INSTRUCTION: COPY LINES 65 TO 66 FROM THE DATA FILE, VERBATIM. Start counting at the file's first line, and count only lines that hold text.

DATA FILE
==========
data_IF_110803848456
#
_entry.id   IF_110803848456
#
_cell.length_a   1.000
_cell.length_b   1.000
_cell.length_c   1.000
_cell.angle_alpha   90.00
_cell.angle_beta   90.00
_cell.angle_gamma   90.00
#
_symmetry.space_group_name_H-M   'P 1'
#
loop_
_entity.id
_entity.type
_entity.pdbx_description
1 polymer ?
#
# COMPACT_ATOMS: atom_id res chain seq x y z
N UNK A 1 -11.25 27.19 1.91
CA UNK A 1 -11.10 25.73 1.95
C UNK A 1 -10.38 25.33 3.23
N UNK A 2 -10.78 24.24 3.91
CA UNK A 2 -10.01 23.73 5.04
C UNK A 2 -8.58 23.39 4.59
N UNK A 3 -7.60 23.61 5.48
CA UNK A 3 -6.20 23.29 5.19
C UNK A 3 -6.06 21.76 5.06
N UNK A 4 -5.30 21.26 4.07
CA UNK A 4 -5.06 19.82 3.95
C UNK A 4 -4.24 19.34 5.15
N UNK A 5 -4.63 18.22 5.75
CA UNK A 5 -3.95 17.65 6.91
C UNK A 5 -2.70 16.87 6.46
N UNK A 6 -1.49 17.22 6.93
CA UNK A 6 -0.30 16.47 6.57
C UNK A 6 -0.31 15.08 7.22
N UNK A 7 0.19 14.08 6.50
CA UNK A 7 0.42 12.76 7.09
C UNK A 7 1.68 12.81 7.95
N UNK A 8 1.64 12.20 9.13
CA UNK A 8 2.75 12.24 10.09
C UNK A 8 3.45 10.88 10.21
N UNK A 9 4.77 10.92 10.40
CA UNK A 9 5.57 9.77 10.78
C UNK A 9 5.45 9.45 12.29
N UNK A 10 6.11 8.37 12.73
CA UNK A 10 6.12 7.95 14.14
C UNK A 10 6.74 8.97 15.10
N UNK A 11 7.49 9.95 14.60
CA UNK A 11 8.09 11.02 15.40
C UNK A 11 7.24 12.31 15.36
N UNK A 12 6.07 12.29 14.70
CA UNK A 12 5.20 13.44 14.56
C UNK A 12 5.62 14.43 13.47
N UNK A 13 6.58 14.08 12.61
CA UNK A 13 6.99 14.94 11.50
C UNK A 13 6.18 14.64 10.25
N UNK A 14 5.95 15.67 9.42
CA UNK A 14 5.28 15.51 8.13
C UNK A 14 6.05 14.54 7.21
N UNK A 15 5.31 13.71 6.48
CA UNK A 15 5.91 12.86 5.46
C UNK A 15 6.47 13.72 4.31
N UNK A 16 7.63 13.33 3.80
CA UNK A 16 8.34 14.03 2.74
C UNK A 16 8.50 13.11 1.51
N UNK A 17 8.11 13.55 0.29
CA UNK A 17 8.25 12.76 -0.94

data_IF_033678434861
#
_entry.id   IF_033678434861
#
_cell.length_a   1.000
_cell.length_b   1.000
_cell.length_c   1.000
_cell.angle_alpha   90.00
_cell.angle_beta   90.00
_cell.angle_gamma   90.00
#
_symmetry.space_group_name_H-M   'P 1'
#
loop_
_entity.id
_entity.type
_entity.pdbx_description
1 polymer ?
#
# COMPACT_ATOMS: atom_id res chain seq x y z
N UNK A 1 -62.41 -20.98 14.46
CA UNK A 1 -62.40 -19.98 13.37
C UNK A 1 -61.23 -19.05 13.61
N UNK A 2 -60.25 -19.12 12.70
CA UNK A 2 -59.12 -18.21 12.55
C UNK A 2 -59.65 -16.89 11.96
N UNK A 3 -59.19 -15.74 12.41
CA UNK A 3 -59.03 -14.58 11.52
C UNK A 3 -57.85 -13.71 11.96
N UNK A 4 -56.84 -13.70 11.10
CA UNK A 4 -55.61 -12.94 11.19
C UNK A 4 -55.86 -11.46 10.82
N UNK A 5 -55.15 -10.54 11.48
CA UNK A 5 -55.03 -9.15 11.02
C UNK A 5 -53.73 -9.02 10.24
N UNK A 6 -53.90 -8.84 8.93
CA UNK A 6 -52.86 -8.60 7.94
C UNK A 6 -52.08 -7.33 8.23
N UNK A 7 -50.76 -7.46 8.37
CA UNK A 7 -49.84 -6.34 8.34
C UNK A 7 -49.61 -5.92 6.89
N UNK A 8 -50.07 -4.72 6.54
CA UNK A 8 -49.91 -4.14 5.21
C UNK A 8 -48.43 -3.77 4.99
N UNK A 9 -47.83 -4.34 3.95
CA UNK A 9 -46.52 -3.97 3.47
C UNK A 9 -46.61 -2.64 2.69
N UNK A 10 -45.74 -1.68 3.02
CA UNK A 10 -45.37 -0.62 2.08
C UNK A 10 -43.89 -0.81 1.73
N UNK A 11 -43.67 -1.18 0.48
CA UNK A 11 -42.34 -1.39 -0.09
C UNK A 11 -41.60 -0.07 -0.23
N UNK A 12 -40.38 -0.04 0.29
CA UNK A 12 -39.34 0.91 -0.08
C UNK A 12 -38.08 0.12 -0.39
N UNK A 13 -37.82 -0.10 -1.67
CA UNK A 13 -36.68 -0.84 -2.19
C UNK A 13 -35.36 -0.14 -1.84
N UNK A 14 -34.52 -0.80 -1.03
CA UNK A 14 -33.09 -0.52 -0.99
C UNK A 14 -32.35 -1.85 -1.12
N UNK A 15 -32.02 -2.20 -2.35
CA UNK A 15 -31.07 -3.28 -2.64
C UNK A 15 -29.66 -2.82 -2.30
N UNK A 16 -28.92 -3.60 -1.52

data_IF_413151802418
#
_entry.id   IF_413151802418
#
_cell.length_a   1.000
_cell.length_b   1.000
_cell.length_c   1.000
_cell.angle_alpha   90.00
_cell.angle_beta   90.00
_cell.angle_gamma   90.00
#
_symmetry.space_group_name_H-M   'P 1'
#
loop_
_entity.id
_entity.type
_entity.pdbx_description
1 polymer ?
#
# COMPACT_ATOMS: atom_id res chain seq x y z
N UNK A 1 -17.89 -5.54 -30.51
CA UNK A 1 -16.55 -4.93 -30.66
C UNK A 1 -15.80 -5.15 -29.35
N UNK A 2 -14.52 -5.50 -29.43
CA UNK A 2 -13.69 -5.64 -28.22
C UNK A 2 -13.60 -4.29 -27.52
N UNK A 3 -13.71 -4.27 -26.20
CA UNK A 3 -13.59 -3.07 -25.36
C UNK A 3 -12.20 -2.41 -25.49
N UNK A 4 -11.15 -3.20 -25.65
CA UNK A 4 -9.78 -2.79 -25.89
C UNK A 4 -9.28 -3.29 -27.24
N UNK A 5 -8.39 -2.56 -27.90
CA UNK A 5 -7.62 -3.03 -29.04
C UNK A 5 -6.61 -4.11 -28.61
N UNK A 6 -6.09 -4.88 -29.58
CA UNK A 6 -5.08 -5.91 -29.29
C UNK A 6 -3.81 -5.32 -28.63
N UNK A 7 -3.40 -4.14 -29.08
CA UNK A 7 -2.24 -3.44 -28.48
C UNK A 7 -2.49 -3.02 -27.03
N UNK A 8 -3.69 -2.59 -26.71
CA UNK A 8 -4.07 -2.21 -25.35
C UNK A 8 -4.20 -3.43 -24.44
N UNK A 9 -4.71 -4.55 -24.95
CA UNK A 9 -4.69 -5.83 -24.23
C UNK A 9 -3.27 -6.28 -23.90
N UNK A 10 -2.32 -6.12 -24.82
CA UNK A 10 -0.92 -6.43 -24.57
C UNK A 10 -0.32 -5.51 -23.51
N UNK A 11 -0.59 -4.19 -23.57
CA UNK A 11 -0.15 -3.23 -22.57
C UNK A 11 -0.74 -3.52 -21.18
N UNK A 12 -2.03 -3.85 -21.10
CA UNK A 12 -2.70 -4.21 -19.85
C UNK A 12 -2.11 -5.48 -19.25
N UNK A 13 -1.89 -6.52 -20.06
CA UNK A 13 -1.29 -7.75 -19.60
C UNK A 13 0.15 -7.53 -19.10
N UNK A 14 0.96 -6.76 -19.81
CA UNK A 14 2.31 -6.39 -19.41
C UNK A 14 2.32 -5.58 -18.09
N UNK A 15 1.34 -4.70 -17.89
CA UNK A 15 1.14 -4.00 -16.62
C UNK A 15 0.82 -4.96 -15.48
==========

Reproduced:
C UNK A 15 6.47 13.72 4.31
N UNK A 16 7.63 13.33 3.80